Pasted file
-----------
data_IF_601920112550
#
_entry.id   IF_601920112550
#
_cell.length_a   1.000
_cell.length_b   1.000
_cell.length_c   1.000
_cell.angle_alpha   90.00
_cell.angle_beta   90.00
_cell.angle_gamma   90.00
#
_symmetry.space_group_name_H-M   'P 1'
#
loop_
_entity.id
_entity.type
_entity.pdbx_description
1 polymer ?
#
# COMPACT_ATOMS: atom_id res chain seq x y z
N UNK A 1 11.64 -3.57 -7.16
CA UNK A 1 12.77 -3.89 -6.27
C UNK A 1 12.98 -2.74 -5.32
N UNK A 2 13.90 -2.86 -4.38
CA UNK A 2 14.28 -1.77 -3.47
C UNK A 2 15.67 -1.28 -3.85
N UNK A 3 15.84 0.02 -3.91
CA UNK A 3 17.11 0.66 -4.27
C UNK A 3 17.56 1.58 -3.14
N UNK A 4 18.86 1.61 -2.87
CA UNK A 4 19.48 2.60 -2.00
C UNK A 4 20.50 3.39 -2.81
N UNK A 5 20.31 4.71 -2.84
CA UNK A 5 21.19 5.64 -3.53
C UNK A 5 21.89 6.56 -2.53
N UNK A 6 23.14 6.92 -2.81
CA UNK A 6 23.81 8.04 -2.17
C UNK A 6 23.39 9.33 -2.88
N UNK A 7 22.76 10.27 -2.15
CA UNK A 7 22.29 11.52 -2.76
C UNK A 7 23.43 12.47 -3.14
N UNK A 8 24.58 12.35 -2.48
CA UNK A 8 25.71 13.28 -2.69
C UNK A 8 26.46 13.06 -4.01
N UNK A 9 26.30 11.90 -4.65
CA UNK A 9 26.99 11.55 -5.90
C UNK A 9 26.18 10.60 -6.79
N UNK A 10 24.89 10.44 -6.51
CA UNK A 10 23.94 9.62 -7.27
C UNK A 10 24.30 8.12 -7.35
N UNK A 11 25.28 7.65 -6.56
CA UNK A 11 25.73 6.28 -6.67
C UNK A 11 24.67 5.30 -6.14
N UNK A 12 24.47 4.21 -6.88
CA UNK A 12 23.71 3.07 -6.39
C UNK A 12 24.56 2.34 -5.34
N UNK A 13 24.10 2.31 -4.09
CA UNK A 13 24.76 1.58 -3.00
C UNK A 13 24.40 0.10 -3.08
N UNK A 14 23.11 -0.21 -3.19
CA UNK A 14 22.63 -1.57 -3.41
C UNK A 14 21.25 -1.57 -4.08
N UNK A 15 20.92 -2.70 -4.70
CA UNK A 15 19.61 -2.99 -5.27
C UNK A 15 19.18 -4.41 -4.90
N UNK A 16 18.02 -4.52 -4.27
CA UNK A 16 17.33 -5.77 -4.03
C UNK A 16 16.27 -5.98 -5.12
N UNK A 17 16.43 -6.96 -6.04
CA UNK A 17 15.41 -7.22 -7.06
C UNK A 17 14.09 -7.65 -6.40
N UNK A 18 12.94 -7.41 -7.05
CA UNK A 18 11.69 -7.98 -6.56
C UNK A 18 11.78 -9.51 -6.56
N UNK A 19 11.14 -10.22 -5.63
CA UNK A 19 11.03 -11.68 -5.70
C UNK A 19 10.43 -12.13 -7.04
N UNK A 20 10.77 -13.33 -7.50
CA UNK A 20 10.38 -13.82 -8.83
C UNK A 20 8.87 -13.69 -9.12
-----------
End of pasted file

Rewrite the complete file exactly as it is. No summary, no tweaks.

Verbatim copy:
data_IF_601920112550
#
_entry.id   IF_601920112550
#
_cell.length_a   1.000
_cell.length_b   1.000
_cell.length_c   1.000
_cell.angle_alpha   90.00
_cell.angle_beta   90.00
_cell.angle_gamma   90.00
#
_symmetry.space_group_name_H-M   'P 1'
#
loop_
_entity.id
_entity.type
_entity.pdbx_description
1 polymer ?
#
# COMPACT_ATOMS: atom_id res chain seq x y z
N UNK A 1 11.64 -3.57 -7.16
CA UNK A 1 12.77 -3.89 -6.27
C UNK A 1 12.98 -2.74 -5.32
N UNK A 2 13.90 -2.86 -4.38
CA UNK A 2 14.28 -1.77 -3.47
C UNK A 2 15.67 -1.28 -3.85
N UNK A 3 15.84 0.02 -3.91
CA UNK A 3 17.11 0.66 -4.27
C UNK A 3 17.56 1.58 -3.14
N UNK A 4 18.86 1.61 -2.87
CA UNK A 4 19.48 2.60 -2.00
C UNK A 4 20.50 3.39 -2.81
N UNK A 5 20.31 4.71 -2.84
CA UNK A 5 21.19 5.64 -3.53
C UNK A 5 21.89 6.56 -2.53
N UNK A 6 23.14 6.92 -2.81
CA UNK A 6 23.81 8.04 -2.17
C UNK A 6 23.39 9.33 -2.88
N UNK A 7 22.76 10.27 -2.15
CA UNK A 7 22.29 11.52 -2.76
C UNK A 7 23.43 12.47 -3.14
N UNK A 8 24.58 12.35 -2.48
CA UNK A 8 25.71 13.28 -2.69
C UNK A 8 26.46 13.06 -4.01
N UNK A 9 26.30 11.90 -4.65
CA UNK A 9 26.99 11.55 -5.90
C UNK A 9 26.18 10.60 -6.79
N UNK A 10 24.89 10.44 -6.51
CA UNK A 10 23.94 9.62 -7.27
C UNK A 10 24.30 8.12 -7.35
N UNK A 11 25.28 7.65 -6.56
CA UNK A 11 25.73 6.28 -6.67
C UNK A 11 24.67 5.30 -6.14
N UNK A 12 24.47 4.21 -6.88
CA UNK A 12 23.71 3.07 -6.39
C UNK A 12 24.56 2.34 -5.34
N UNK A 13 24.10 2.31 -4.09
CA UNK A 13 24.76 1.58 -3.00
C UNK A 13 24.40 0.10 -3.08
N UNK A 14 23.11 -0.21 -3.19
CA UNK A 14 22.63 -1.57 -3.41
C UNK A 14 21.25 -1.57 -4.08
N UNK A 15 20.92 -2.70 -4.70
CA UNK A 15 19.61 -2.99 -5.27
C UNK A 15 19.18 -4.41 -4.90
N UNK A 16 18.02 -4.52 -4.27
CA UNK A 16 17.33 -5.77 -4.03
C UNK A 16 16.27 -5.98 -5.12
N UNK A 17 16.43 -6.96 -6.04
CA UNK A 17 15.41 -7.22 -7.06
C UNK A 17 14.09 -7.65 -6.40
N UNK A 18 12.94 -7.41 -7.05
CA UNK A 18 11.69 -7.98 -6.56
C UNK A 18 11.78 -9.51 -6.56
N UNK A 19 11.14 -10.22 -5.63
CA UNK A 19 11.03 -11.68 -5.70
C UNK A 19 10.43 -12.13 -7.04
N UNK A 20 10.77 -13.33 -7.50
CA UNK A 20 10.38 -13.82 -8.83
C UNK A 20 8.87 -13.69 -9.12